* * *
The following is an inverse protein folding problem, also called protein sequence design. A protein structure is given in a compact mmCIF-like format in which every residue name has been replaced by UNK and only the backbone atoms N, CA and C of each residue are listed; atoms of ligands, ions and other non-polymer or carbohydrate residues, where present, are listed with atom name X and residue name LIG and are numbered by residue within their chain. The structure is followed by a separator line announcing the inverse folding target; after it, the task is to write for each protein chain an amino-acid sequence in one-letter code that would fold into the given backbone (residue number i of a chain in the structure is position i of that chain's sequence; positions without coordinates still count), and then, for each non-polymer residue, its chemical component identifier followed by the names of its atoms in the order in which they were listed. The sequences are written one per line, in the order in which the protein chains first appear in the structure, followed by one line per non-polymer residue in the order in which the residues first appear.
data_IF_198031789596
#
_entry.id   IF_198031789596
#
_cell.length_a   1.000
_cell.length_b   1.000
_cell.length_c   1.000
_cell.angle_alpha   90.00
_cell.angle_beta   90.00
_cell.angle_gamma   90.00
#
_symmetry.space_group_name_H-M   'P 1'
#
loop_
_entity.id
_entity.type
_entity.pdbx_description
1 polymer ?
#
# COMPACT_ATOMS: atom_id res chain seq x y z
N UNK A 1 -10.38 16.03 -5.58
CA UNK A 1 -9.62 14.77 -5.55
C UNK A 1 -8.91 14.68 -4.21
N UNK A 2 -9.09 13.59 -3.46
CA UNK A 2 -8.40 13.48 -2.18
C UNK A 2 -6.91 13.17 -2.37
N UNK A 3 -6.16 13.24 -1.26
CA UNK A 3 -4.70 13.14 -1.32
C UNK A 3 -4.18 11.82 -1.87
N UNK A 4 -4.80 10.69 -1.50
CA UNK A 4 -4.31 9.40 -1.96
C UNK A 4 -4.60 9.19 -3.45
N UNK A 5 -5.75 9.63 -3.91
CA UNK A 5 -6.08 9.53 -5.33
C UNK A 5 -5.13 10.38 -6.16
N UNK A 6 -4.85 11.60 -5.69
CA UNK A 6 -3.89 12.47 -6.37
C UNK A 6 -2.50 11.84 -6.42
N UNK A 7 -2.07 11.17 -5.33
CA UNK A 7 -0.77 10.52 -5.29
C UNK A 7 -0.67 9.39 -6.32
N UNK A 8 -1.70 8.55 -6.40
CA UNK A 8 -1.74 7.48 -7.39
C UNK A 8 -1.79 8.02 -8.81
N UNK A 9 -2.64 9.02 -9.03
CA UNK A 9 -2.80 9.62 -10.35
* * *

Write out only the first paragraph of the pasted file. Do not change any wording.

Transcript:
The following is an inverse protein folding problem, also called protein sequence design. A protein structure is given in a compact mmCIF-like format in which every residue name has been replaced by UNK and only the backbone atoms N, CA and C of each residue are listed; atoms of ligands, ions and other non-polymer or carbohydrate residues, where present, are listed with atom name X and residue name LIG and are numbered by residue within their chain. The structure is followed by a separator line announcing the inverse folding target; after it, the task is to write for each protein chain an amino-acid sequence in one-letter code that would fold into the given backbone (residue number i of a chain in the structure is position i of that chain's sequence; positions without coordinates still count), and then, for each non-polymer residue, its chemical component identifier followed by the names of its atoms in the order in which they were listed. The sequences are written one per line, in the order in which the protein chains first appear in the structure, followed by one line per non-polymer residue in the order in which the residues first appear.